Updated: 05/16/2014 4:45 PM
Created: 05/16/2014 11:24 AM KSTP.com
By: Megan Stewart
Despite advanced smartphone innovation, some Minneapolis residents are experiencing a digital divide, according to a city study.
The study of technology access also found this divide limits opportunities for people who do not have access.
One of the main components the study, "2014 Community Technology Survey," found was while the overall ownership of cellphones in the city increased from 66 percent to 79 percent in 2014, the technology is not distributed evenly.
The study found 11 percent in the Near North neighborhood and 10 percent of residents in the Phillips neighborhood are without cellphones, compared to half of that in Calhoun Isles and 4 percent in the Powderhorn and University neighborhoods.
Moreover, 33 percent of people in the Phillips Neighborhood either aren't comfortable with using a smartphone or don't know how to at all.
Smartphones and Internet access can be essential for those looking for jobs. Its role in communications between family members and career networking has also grown to a pivotal role.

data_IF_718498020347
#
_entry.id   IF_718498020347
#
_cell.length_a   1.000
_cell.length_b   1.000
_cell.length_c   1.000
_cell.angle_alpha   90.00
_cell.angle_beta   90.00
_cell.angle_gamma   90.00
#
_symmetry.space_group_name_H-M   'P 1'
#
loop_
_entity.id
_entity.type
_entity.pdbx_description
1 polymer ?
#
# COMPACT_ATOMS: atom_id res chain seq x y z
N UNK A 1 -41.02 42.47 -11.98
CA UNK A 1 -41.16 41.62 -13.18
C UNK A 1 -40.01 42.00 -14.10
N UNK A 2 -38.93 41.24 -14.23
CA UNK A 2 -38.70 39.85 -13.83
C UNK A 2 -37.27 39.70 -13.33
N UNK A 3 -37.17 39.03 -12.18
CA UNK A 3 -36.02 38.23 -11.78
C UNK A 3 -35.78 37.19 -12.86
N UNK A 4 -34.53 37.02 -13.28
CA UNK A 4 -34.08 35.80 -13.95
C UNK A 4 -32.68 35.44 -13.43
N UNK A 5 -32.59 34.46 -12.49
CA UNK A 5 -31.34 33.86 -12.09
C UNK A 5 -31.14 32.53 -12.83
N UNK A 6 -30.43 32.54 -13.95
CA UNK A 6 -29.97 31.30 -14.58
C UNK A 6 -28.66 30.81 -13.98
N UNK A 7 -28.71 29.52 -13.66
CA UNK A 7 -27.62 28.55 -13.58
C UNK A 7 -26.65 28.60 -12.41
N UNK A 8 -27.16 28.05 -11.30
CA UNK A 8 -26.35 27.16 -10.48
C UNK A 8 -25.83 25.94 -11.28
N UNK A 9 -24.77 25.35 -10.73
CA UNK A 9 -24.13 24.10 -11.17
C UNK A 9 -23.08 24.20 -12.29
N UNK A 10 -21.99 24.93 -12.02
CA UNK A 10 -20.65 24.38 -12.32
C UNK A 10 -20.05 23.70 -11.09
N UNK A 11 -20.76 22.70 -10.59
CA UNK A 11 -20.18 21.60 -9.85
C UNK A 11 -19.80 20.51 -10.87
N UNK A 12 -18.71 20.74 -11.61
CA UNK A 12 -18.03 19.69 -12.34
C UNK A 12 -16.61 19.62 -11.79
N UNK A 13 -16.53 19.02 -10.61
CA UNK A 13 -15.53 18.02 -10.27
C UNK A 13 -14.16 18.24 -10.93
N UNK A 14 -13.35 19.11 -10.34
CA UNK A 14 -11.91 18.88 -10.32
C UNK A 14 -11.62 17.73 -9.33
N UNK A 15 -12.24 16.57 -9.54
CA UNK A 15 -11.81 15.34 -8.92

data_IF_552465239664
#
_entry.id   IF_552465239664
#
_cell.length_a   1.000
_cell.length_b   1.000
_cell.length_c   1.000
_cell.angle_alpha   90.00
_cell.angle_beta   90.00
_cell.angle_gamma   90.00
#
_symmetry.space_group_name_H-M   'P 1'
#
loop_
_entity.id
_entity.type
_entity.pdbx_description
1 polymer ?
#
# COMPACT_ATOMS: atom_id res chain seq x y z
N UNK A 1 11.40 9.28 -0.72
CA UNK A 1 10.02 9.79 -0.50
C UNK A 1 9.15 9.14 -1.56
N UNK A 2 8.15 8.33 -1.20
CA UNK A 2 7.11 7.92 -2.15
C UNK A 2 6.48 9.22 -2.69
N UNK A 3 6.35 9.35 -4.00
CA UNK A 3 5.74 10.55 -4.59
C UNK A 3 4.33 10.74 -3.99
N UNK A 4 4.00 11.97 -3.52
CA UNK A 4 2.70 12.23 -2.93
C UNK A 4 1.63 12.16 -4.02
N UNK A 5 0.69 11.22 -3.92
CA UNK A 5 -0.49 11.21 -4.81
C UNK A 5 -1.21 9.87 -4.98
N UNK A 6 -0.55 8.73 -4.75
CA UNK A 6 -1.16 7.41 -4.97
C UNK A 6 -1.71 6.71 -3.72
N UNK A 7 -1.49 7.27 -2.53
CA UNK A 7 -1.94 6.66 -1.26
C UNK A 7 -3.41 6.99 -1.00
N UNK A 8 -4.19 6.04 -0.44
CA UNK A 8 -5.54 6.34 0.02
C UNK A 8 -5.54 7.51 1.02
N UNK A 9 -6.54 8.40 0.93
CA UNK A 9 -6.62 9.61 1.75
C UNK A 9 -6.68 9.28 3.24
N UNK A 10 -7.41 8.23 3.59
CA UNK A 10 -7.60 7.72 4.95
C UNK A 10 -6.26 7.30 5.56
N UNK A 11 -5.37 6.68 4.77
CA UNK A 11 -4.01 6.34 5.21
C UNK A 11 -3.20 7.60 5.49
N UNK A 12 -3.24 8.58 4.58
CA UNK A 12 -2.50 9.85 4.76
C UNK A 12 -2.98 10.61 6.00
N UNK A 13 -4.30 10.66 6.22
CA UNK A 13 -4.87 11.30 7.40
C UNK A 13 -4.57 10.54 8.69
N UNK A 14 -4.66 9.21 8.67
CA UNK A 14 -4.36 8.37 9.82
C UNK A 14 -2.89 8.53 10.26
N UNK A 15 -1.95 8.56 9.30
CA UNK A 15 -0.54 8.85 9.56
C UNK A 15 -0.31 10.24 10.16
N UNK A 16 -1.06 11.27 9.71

Access to technology at an early age is becoming more important as schools are incorporating the use of digital at early stages. Those who do not have continued access at home may fall behind.
The city is hosting community forums to discuss this digital divide and ways to close the gap. There are also volunteer opportunities for residents comfortable in using mobile and Internet technology to share their skills with others.
Community public input dates are:
For volunteer opportunities, contact 612-763-2492.